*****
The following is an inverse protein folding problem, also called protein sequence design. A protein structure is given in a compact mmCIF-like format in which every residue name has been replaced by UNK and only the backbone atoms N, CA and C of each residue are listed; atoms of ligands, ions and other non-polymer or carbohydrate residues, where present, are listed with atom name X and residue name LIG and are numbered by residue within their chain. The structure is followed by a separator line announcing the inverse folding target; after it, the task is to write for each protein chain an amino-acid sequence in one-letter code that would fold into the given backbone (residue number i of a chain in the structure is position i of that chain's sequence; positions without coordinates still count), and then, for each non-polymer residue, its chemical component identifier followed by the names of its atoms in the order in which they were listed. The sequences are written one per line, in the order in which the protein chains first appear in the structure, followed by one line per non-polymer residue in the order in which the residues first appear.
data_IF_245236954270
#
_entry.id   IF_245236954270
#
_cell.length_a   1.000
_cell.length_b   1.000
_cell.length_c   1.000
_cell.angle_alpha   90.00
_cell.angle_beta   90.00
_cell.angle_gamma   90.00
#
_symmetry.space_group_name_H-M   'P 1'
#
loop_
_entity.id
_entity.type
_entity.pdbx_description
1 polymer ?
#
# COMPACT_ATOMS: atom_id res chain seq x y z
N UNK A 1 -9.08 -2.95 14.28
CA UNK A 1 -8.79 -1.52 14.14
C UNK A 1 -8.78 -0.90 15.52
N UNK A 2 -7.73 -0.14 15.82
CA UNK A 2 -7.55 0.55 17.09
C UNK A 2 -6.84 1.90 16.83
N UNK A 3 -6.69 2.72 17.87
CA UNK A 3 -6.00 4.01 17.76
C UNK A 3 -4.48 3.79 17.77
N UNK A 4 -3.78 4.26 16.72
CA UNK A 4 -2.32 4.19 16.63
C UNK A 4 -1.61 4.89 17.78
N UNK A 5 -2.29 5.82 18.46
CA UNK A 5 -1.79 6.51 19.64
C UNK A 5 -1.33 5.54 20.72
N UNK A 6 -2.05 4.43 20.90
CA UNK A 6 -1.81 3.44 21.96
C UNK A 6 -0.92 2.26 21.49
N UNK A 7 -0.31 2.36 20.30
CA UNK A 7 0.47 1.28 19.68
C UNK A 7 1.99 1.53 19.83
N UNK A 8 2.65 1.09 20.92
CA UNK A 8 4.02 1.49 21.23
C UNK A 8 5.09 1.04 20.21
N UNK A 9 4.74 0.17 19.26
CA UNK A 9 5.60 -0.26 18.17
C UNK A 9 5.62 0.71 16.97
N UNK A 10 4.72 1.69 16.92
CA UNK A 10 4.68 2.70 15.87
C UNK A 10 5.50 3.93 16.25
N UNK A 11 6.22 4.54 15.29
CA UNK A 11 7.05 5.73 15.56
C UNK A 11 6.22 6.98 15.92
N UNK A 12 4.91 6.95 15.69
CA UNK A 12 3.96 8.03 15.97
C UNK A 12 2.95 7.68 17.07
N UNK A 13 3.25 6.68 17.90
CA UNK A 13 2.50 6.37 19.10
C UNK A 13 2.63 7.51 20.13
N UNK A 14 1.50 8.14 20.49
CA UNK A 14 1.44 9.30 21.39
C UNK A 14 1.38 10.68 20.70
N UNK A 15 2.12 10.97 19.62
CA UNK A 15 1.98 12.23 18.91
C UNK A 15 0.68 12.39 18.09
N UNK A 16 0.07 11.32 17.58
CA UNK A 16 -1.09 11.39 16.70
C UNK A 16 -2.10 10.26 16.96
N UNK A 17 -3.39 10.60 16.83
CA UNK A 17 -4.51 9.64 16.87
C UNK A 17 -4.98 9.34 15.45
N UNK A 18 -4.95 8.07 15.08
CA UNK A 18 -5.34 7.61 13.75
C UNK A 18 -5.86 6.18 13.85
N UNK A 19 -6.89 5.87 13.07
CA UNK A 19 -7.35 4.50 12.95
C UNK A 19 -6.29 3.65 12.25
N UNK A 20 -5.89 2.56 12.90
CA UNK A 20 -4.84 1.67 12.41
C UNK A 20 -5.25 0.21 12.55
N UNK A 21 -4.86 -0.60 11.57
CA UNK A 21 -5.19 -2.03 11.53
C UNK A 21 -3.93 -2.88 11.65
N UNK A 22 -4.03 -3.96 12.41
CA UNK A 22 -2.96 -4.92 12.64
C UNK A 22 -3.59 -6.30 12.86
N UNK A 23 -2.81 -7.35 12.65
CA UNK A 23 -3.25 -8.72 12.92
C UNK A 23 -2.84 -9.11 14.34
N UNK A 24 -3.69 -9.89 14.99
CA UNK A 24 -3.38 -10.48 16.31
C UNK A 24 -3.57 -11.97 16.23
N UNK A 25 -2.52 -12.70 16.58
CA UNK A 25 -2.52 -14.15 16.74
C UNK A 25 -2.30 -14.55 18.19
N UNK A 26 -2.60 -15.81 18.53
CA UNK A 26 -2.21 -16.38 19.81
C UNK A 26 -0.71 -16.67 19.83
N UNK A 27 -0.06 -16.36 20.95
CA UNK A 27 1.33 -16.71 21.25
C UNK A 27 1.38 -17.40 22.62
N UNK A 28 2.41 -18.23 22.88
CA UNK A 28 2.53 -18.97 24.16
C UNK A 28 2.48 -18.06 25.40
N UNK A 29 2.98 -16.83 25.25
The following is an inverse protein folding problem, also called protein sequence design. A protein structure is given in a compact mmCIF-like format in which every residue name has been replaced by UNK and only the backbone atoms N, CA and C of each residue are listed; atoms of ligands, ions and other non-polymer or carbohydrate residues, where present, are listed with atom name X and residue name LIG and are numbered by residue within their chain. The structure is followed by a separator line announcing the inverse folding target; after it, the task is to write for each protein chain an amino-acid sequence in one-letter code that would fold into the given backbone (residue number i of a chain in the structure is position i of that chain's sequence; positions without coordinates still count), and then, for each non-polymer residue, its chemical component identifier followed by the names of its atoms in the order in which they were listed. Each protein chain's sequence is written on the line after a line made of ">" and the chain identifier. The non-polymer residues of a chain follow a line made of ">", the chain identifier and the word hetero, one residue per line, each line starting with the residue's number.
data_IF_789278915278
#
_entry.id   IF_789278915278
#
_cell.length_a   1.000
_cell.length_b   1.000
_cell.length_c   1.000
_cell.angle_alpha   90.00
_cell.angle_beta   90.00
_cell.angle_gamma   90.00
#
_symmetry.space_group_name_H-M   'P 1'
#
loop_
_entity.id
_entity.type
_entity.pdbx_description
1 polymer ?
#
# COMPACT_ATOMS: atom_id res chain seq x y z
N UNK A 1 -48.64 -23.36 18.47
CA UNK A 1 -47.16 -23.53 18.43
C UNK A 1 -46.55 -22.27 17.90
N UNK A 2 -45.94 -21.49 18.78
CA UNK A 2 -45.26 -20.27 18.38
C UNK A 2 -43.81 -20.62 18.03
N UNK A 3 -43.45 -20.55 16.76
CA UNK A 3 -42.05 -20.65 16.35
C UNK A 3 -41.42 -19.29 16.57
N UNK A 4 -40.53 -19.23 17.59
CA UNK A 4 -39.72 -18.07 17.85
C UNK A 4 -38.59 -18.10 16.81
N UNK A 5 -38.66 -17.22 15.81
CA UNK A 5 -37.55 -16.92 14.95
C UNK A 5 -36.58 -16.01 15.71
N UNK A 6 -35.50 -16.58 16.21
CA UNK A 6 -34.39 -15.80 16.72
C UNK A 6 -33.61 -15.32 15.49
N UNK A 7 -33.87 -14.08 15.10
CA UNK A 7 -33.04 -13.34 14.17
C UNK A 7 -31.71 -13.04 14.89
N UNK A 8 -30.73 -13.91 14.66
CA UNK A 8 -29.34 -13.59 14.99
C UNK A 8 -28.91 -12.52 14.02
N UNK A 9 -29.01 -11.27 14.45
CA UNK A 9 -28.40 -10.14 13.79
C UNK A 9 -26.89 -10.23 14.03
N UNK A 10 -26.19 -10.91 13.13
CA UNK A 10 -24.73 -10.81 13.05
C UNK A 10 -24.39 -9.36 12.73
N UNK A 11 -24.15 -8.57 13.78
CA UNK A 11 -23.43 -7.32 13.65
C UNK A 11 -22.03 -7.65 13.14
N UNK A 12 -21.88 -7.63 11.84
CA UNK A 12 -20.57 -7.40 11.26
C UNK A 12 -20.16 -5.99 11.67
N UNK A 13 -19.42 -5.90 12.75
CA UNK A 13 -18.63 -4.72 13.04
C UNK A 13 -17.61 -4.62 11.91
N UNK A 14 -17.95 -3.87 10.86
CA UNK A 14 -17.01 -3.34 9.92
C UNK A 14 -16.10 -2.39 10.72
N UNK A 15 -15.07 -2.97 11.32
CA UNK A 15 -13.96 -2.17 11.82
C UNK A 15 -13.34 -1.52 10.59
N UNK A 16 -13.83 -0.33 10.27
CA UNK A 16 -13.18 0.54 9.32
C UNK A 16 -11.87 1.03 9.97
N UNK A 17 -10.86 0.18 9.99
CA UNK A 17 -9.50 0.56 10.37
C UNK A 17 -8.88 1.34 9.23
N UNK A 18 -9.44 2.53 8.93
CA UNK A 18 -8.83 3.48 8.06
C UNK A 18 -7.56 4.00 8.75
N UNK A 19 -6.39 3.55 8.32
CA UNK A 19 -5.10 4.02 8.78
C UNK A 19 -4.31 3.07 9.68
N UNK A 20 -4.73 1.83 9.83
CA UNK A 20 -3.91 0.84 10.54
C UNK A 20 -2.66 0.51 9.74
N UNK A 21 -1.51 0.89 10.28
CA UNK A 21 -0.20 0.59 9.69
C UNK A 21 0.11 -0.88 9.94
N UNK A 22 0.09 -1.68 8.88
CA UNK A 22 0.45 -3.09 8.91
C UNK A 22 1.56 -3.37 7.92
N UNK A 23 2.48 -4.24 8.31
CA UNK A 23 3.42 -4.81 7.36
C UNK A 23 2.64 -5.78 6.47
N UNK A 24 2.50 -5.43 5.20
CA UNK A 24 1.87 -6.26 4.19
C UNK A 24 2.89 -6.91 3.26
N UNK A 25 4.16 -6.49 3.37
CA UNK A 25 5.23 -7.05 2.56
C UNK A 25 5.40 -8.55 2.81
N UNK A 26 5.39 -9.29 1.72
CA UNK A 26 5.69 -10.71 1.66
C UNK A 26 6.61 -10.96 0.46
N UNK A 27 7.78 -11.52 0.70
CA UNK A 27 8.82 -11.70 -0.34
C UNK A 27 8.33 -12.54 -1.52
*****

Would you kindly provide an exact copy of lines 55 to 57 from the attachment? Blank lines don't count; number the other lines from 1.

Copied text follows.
N UNK A 12 4.91 6.95 15.69
CA UNK A 12 3.96 8.03 15.97
C UNK A 12 2.95 7.68 17.07